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This upgrade can be done in your shop, but low labor costs make it worth going to an expert.The crash was downright nasty. There was fire, a car climbing the wall, and mud flying everywhere. In other words, a real crowd pleaser. Thankfully, good construction practices paid off and the driver walked away. The old Monte Carlo, though, wasn't as lucky. Among the many items on the repair list was a busted rearend.

Instead of simply throwing the same parts back at the rearend, we decided an upgrade was in order. Granted, there is no guarantee that anything short of a Sherman tank would have survived this mishap without some serious damage, but that's not the point. Because gear ratios multiply torque, it is possible to inflict over three times the torque your engine produces on the rear axles. Combine that with the fact that, depending on conditions, a dirt racetrack can be as slippery as glass or provide a tremendous amount of traction. And let's face it, most of us aren't like Winston Cup teams that replace an entire rearend after a set number of laps. Most racers run 'em until they break, then fix them as best they can and keep on going. Knowing your rearend is capable of handling a season's worth of abuse without letting you down can save us all a few headaches.

A thorough inspection showed the damage to the rearend was not as substantial as first thought. The left-side axle had sheared off at the splines from twisting forces. Obviously, a new set of axles was in order, but to find out what else we needed, we took the center chunk to a professional. Richard Mellentine is a former Winston Cup gear specialist who has recently set up shop on his own-RM Gear and Harness-building transmissions, rearends, and wiring harnesses for racers on all levels. A complete inspection produced no more damaged parts, but Mellentine did recommend several steps we could take to beef up the rearend without increasing rotating weight.

Dig In The first step is a complete disassembly of the rearend's center section. Every piece is meticulously inspected-except for the bolts, which are immediately thrown in the trash. "There's probably nothing wrong with any of them," Mellentine explains, "but it's cheap insurance. Bolts are subjected to a certain amount of stretch if they are properly torqued into place. It's a good idea to replace them after every couple of teardowns. Since I don't know the history of this rearend, I'll go ahead and replace them now."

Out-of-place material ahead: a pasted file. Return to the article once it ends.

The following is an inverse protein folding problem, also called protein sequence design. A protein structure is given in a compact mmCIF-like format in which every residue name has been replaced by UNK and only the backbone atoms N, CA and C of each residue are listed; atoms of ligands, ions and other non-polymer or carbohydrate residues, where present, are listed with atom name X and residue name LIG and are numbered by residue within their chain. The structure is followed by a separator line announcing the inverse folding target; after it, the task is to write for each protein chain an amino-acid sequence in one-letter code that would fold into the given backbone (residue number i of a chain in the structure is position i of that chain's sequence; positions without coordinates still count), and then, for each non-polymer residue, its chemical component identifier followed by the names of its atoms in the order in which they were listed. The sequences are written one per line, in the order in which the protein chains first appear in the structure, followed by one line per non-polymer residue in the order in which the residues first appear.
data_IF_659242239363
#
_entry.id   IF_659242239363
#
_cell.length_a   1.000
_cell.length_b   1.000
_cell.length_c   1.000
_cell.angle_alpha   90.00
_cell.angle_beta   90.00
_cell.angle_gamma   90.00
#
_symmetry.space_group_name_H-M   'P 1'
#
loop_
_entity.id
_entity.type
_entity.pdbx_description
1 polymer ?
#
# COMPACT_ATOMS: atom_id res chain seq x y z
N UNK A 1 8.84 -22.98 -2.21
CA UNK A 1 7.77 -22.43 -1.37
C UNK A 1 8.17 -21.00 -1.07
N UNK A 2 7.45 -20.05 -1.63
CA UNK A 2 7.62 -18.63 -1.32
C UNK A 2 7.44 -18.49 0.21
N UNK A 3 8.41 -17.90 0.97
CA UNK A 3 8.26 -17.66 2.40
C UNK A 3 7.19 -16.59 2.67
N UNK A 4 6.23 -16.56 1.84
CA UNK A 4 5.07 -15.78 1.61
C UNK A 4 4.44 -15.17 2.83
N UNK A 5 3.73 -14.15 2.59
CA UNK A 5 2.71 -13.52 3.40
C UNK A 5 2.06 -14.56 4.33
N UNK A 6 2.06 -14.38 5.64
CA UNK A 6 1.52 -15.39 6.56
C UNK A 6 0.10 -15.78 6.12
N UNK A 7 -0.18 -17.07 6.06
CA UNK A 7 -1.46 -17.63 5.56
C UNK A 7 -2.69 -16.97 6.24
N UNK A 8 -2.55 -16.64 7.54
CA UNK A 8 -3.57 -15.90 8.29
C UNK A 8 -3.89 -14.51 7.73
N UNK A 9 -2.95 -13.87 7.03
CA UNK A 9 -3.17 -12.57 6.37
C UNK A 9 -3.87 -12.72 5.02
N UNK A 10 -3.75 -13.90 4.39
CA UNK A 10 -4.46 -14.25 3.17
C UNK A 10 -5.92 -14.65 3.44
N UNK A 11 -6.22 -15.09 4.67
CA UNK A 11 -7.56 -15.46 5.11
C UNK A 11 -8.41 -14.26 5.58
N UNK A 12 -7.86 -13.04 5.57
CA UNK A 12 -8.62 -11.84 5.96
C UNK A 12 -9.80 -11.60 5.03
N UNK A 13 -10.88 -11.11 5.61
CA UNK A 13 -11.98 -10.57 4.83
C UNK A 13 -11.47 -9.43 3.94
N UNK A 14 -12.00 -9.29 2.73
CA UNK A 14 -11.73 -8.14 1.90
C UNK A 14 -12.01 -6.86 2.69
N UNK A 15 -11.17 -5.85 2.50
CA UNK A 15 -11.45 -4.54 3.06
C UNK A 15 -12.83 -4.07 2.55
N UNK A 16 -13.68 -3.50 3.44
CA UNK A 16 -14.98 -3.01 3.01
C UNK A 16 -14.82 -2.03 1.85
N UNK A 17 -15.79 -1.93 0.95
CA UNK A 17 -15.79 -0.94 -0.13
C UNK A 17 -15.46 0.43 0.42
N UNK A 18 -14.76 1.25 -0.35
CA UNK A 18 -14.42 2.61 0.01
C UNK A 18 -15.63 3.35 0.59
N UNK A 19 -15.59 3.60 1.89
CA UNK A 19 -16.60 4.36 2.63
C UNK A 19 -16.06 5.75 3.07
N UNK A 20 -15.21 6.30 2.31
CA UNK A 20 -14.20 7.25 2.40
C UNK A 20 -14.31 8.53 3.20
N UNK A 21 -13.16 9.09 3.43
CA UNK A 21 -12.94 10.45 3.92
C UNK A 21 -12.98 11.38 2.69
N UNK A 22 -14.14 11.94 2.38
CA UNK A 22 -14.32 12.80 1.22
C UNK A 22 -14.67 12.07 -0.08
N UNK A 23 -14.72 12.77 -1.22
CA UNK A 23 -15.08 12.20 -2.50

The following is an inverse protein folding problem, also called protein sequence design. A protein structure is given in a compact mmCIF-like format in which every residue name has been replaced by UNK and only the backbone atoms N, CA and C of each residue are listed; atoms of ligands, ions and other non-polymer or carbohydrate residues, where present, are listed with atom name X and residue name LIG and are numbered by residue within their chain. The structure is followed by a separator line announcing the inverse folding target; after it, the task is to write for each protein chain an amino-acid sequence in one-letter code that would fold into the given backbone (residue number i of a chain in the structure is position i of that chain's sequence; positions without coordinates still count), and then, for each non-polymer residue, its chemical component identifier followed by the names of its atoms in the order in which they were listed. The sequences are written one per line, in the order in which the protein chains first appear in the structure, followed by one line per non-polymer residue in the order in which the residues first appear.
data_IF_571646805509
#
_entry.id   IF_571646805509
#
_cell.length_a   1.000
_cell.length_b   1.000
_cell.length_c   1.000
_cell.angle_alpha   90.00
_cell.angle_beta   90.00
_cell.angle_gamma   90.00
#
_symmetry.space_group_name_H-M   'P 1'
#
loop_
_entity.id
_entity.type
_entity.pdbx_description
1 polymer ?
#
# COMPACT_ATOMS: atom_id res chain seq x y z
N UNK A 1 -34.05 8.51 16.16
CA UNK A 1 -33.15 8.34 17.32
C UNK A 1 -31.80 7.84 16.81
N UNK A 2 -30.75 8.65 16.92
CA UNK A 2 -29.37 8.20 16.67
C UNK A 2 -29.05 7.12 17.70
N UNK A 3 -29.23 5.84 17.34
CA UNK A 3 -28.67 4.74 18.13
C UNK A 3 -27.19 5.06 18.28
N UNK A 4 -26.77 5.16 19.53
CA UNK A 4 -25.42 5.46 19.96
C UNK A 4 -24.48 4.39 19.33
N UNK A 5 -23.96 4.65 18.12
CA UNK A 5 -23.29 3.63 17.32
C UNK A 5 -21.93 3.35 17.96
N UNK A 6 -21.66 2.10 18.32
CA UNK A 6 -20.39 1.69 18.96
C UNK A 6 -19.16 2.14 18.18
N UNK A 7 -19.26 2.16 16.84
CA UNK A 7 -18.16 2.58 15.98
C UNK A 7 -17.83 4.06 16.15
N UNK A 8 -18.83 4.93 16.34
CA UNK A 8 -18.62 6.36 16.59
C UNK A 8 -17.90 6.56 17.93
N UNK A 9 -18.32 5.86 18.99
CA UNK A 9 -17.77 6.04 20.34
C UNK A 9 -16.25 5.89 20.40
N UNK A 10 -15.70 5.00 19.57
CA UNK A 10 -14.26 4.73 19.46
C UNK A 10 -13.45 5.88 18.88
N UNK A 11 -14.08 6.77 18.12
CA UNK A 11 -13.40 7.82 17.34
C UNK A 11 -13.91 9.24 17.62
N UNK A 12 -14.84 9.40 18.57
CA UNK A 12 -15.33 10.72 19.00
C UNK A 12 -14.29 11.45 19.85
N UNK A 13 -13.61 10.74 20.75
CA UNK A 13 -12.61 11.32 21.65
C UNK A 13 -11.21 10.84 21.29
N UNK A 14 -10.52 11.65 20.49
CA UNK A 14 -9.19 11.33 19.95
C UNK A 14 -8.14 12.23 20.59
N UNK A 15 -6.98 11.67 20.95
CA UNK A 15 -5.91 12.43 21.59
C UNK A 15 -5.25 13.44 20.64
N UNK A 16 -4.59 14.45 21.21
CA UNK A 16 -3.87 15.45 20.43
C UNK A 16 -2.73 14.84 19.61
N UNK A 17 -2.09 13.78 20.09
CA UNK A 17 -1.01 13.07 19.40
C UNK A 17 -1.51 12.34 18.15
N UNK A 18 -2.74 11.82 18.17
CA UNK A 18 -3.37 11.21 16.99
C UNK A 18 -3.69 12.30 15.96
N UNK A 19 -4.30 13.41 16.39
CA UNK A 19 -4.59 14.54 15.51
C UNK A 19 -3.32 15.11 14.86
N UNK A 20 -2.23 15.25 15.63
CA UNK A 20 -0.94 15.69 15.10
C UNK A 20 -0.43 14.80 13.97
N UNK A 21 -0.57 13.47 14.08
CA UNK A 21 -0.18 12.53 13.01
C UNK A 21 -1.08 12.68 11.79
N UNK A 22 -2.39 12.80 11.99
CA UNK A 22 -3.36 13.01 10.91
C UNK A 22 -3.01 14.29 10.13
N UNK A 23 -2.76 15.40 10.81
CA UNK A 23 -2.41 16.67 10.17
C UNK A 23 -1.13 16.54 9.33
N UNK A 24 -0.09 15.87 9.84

Another piece headed for the junk bin is our cast-iron carrier. It's bulky, heavy at 13.4 pounds, and prone to cracking. Most racers will upgrade this piece with an aluminum spool, but we turned to Quick Performance to try its new ultra-lightweight steel spool. This spool uses just five finger-shaped flanges for bolting up the ring gear and is actually lighter than most aluminum spools at only 5.6 pounds. Because we are reducing rotating weight in the spool by a jaw-dropping 7.8 pounds, it allows us to beef up the axles to make them stronger without hurting performance. The axles that were damaged were 28-spline units, so we are switching to thicker 31-spline axles (1.195 inches in diameter for the 28-spline versus 1.325 for the 31). And of course, the new spool had to be ordered to accept 31-spline axles.

Spit Shined If the ring-and-pinion is damaged in an accident such as ours, it is usually in the form of broken or cracked gear teeth. This ring-and-pinion turned out to be fine, but since Mellentine had it out on the table anyway, he recommended cutting and polishing the gears to reduce friction and heat buildup. Mellentine is one of the rare gear specialists who does not depend on an REM machine when it comes to polishing gears. Instead, believing he can do a better job himself, he does all the work by hand. His setup is surprisingly simple and effective-something most racers can do themselves.